Stage 6 Jaisalmer to Delhi - Delhi Jaisalmer Express
Stage 7 Delhi to Shimla (via Kalka) - Himilayan Queen
Stage 8 Shimla to Delhi (via Kalka) - Shivalik Express/Kalka Howrah Mail                                                     






Many more of my photos from India on my Flickr site


http://www.flickr.com/photos/chicovilla/sets/72157629547226967/

My other blogs...........


Cappadocia Blog here

Euro-Rail Blog is available here

Istanbul Blog Here

Baltic Blog Here

Thailand Here

Hong Kong Here

Croatia Here

Nimes Here

#microadventure Here

London Here



14 comments:

  1. I enjoyed reading your blog and the pictures are excellent.

    ReplyDelete
    Replies
    1. Thanks snehansu for taking time to read, glad you enjoyed it! Please share it.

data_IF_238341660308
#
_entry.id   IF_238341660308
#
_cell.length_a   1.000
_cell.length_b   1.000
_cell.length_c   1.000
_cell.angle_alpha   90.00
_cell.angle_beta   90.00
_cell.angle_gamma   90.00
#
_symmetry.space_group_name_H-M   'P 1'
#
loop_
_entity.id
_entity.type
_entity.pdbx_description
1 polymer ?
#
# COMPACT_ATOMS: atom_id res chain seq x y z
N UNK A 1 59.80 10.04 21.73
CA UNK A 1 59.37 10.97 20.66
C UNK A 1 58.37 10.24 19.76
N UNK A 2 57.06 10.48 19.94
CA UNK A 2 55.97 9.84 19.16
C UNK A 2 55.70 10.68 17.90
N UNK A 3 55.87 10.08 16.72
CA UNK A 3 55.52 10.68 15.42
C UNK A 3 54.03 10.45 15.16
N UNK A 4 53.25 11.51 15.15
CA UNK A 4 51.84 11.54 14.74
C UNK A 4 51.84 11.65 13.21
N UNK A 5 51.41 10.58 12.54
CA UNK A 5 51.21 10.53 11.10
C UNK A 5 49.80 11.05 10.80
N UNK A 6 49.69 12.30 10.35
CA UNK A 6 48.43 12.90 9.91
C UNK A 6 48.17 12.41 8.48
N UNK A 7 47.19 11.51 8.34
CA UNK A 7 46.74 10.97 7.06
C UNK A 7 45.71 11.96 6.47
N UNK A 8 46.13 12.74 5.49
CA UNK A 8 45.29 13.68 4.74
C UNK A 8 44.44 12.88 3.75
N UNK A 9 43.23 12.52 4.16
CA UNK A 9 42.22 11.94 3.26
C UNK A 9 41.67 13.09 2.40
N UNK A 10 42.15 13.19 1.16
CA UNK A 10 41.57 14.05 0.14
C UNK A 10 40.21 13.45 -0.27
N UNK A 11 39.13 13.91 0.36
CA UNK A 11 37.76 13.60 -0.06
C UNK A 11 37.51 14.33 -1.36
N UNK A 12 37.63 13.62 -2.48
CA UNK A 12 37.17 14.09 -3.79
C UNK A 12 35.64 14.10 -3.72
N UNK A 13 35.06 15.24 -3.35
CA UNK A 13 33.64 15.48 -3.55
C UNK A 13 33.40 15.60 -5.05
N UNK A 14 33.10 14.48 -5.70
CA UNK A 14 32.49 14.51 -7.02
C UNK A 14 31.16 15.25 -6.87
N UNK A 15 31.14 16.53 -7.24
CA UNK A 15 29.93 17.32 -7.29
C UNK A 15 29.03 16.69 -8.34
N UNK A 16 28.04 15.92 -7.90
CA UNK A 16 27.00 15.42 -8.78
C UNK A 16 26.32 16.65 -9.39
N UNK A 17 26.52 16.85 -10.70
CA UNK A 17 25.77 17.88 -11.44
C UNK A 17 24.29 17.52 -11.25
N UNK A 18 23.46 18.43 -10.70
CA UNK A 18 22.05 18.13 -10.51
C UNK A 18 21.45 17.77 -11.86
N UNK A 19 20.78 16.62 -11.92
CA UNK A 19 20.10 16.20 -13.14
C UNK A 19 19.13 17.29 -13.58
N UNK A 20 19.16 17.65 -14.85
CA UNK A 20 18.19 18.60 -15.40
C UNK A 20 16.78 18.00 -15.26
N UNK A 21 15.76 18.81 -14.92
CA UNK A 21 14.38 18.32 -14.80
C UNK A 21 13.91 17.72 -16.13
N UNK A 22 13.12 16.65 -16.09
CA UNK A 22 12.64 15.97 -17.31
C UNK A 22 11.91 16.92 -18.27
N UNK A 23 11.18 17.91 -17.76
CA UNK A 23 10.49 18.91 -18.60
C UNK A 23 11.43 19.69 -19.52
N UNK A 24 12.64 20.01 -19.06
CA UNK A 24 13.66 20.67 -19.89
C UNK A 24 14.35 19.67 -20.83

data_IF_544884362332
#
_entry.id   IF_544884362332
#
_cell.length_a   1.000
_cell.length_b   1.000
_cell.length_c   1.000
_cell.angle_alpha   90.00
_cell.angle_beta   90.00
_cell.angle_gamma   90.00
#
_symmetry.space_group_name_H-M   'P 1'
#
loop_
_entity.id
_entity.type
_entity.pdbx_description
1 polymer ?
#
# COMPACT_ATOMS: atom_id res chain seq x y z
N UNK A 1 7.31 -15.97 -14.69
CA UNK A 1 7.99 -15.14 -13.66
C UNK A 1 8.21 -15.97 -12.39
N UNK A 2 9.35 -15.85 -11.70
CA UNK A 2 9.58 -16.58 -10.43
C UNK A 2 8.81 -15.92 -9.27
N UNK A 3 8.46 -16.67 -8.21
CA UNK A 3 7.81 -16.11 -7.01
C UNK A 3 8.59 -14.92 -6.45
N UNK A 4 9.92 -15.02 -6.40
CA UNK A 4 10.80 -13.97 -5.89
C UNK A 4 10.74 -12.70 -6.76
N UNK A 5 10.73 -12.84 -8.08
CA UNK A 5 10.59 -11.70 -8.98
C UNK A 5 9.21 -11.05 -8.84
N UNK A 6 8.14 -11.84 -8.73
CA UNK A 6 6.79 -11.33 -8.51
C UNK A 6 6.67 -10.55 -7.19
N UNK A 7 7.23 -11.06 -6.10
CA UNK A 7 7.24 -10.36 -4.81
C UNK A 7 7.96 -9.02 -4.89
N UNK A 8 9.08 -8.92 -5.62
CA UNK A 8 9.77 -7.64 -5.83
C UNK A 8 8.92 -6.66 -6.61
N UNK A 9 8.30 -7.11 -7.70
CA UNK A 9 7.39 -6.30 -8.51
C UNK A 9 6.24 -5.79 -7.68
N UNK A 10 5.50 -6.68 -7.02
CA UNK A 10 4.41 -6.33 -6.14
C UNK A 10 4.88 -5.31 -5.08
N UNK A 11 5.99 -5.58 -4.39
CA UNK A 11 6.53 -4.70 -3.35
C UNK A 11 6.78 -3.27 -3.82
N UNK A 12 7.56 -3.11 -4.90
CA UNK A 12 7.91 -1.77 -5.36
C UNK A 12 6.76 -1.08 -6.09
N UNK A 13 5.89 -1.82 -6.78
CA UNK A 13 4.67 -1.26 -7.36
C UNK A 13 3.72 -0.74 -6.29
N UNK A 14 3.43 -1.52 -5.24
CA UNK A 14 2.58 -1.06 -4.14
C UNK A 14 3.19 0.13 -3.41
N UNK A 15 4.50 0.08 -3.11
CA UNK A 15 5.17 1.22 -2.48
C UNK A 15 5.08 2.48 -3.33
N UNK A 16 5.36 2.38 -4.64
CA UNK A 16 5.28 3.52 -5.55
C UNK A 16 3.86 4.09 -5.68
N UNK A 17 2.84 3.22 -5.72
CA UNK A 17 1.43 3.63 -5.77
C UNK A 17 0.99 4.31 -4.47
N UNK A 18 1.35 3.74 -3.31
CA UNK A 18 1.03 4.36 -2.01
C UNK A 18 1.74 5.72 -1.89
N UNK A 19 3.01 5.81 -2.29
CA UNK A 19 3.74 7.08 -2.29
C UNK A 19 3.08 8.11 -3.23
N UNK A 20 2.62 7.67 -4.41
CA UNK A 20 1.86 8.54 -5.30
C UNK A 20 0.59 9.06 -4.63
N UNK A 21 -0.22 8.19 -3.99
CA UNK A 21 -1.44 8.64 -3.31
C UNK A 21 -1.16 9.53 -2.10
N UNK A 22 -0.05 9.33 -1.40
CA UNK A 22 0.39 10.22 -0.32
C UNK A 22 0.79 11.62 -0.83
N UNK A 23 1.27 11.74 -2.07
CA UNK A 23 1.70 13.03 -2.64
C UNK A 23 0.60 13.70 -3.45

Delete
  2. Hi there

    This is a great account of your trip, lovely photos too, sounds fabulous. My husband and I (also fellow Harts!!) are going to India for 3 weeks in April this year, also flying via Munich so have found your account very useful indeed.

    Thank you and happy travelling!!

    Amy and Dean Hart

    ReplyDelete
    Replies
    1. Hi Amy and Dean

      Thanks for reading, us Harts were born to travel! You will love India, what part are you going to? I Am off to south India in march/April, can wait!

      Will Hart

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  3. Hi Will ! Yes us Harts love to travel :)

    Awesome blog, a great read and amazing pictures !

    We plan on travelling the north due to the weather as we're both fair skinned lol We are going mid April ! We have the golden triangle (standard) planned so far but have only just started researching India.